No doubt. And I know a lot of long-time residents who are frustrated at the lack of this kind of development.
There’s, I’m sure, a schism in the community about this kind of thing. Playing sociologist for a moment, I assume that a lot of this has to do with the demographic shift that’s taken place in Clintonville over the past generation. I believe the area used to be fairly conservative, but if now solidly liberal come election day. And I think recent alcohol-related ballot measures (Kroger, The Wine Bistro) have passed with something like 65% approval (going from memory).April 24, 2013 5:11 pm at 5:11 pm #540845
I love the residential areas between High and Indianola, but the commercial corridors of High and Indianola themselves…not so much. There seems to be so much untapped commercial potential along these corridors, and realistically, letting some booze (at least beer/wine) flow might help them realize that potential. An entirely new tenant base would open up.
As the neighborhood cycles from older residents to younger residents, I gotta believe much of the commercial demand on High will cycle from book, sewing, antique, medical uses, etc. to a potential mix more resembling Grandview Avenue, if alcohol is permitted.
There’s also no way that the SW corner of High & North Broadway will be fully redeveloped without allowing alcohol on that corner.April 24, 2013 5:16 pm at 5:16 pm #540846
When I was shown some houses for sale in the area the realtor mentioned the alcohol restrictions as a big plus. Personally I would like to see it develop like Grandview Ave but maybe some of the current residents fear this as a gateway to that Winking Lizard thread.April 24, 2013 5:27 pm at 5:27 pm #540847
It’s much tougher to run a non-fast food restaurant without a liquor license today. The husks of many former no-alcohol restaurants such as Howard Johnson’s line High though there.April 24, 2013 5:35 pm at 5:35 pm #540848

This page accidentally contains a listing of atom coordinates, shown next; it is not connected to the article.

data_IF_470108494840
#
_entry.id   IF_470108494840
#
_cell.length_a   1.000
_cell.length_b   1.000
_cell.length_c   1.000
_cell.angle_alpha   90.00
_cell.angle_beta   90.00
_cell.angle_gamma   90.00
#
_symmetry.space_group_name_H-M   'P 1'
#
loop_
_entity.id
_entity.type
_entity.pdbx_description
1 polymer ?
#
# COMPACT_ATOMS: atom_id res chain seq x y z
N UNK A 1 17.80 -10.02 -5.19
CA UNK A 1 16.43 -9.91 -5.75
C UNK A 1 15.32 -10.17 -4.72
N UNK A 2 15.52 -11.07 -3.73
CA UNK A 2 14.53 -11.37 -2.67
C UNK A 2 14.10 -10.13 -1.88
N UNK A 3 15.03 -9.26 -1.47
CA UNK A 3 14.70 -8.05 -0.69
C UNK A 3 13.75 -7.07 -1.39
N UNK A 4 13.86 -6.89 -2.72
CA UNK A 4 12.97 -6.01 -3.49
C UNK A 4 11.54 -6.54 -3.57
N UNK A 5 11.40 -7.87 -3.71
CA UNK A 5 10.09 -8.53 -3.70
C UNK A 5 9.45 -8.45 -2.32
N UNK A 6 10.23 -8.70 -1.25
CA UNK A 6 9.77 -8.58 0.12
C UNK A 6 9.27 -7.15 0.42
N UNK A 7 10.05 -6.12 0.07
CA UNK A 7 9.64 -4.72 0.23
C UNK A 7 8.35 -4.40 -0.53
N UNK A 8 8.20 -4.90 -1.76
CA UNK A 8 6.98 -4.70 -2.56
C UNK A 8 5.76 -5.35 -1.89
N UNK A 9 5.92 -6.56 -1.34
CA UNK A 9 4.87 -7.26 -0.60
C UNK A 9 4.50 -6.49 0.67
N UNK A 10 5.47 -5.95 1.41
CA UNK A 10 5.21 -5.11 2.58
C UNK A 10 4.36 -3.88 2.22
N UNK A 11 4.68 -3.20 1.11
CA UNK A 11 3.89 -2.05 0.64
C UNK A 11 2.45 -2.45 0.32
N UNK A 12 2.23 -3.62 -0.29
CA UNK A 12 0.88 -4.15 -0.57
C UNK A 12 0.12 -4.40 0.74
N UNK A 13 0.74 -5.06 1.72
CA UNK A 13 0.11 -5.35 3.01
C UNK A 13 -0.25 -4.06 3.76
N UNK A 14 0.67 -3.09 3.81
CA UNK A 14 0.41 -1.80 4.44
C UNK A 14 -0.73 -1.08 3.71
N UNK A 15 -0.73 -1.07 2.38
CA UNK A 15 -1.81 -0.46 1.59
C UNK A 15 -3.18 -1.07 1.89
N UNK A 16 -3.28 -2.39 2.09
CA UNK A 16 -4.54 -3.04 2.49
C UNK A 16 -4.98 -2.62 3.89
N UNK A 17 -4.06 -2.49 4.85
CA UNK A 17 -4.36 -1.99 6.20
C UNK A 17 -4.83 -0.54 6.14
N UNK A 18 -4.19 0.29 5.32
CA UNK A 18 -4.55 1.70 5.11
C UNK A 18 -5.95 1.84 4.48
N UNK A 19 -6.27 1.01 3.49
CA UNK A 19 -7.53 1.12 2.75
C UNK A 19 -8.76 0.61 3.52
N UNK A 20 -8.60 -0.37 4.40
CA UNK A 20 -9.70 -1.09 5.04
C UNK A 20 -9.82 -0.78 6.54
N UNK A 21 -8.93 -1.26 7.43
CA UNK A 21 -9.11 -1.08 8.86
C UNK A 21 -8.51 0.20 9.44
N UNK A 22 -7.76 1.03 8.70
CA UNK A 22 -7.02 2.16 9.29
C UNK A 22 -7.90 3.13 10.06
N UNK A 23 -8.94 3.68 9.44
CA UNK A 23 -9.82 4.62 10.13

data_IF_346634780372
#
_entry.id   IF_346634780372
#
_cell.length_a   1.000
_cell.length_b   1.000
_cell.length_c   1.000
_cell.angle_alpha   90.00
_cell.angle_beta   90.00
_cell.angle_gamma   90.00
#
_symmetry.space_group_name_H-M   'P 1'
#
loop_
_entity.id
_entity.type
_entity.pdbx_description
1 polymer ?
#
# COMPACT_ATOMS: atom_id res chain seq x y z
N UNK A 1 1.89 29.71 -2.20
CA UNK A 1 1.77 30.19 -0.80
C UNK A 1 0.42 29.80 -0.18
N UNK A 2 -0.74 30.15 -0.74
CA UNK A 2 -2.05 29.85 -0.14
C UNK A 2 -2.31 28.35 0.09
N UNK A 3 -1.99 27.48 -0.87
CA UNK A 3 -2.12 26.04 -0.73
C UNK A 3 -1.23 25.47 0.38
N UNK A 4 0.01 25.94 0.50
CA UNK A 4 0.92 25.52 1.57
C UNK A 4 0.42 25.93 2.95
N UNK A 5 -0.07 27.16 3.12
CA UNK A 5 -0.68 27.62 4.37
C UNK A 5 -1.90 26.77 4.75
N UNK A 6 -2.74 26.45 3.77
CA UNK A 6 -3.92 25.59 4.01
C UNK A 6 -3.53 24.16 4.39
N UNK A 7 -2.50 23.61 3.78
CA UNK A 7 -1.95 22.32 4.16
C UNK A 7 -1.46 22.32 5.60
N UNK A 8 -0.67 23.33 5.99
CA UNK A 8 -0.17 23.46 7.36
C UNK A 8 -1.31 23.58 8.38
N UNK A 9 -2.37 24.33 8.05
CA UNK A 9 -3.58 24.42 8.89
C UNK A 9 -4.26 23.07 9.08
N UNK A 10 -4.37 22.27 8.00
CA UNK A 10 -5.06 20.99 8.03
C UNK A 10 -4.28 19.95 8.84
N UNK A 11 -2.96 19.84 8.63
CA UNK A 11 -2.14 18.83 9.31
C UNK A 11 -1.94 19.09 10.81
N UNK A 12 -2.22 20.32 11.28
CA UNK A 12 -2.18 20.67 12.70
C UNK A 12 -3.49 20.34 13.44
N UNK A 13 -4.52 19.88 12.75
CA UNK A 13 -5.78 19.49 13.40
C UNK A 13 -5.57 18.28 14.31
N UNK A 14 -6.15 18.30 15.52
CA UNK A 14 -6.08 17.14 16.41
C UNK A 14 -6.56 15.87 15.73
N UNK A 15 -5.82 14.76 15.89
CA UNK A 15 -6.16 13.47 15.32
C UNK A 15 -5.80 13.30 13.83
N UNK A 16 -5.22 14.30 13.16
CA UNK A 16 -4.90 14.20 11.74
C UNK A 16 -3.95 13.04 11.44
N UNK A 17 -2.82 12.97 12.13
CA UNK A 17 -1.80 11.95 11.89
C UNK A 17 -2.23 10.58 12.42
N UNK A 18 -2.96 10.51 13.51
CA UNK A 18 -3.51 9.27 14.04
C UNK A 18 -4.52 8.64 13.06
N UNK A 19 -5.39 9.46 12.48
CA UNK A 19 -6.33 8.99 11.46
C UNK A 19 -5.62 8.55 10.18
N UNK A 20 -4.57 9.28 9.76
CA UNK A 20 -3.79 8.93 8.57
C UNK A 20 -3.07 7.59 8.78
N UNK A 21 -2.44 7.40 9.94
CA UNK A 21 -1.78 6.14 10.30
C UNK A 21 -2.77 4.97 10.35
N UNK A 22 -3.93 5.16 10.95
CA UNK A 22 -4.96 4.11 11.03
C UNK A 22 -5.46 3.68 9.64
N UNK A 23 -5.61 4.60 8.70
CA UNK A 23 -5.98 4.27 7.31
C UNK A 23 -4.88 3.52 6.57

Funny, my realtor had to explain to very confused clients why we couldn’t buy beer at the nearby Kroger. The fear I’ve heard mentioned is that, for reasons I could never fathom, OSU students might suddenly abandon campus-area bars for the exciting nightlife in Clintonville if we allowed beer to be sold on North High Street. People are always going to find something to fret about. But Clintonville isn’t Grandview, and while I’d appreciate some Grandview-esque development in the ‘ville, the combination of small lots and rather bizarre zoning in Grandview is a mix I have very little interest in. Plus, there are so many gaping holes in the North High Street corridor, Clintonville is nowhere near becoming over burdened with alcohol-themed development.April 24, 2013 7:18 pm at 7:18 pm #540849
I believe the portion south of N. Broadway is already wet. It’s just an issue of certain new developments being blocked for a number of reasons, old buildings and landlords that don’t want to chip in for improvements needed for bars/restaurants. I have lived in the area for seven years and I would love to see this type of development, I’ve even tried to develop it a few times to no avail. I would also like to see my property value go up, like Grandview, if this type of development were to happen.
The stretch north of N Broadway is a totally different beast, there isn’t a lot of usable locations for bar/restaurants and I don’t think the few that might pop up would destroy the fabric of the neighborhood. I see more and more young families in the area and the schools (especially elementary) are very good or great. If we could add a few amenities to the already existing parks and schools I think a lot more people would stay for much longer.April 24, 2013 9:39 pm at 9:39 pm #540850
Good…interesting discussion. So far I have not seen any of the wet areas of Clintonville hurt by the sale of alcohol. I am unclear about the fear of the dry sections going wet that someone would have. I don’t see the community supporting a 40 oz style bar. Hustler died off pretty quick, a good business owner knows they need to cater to what the community wants.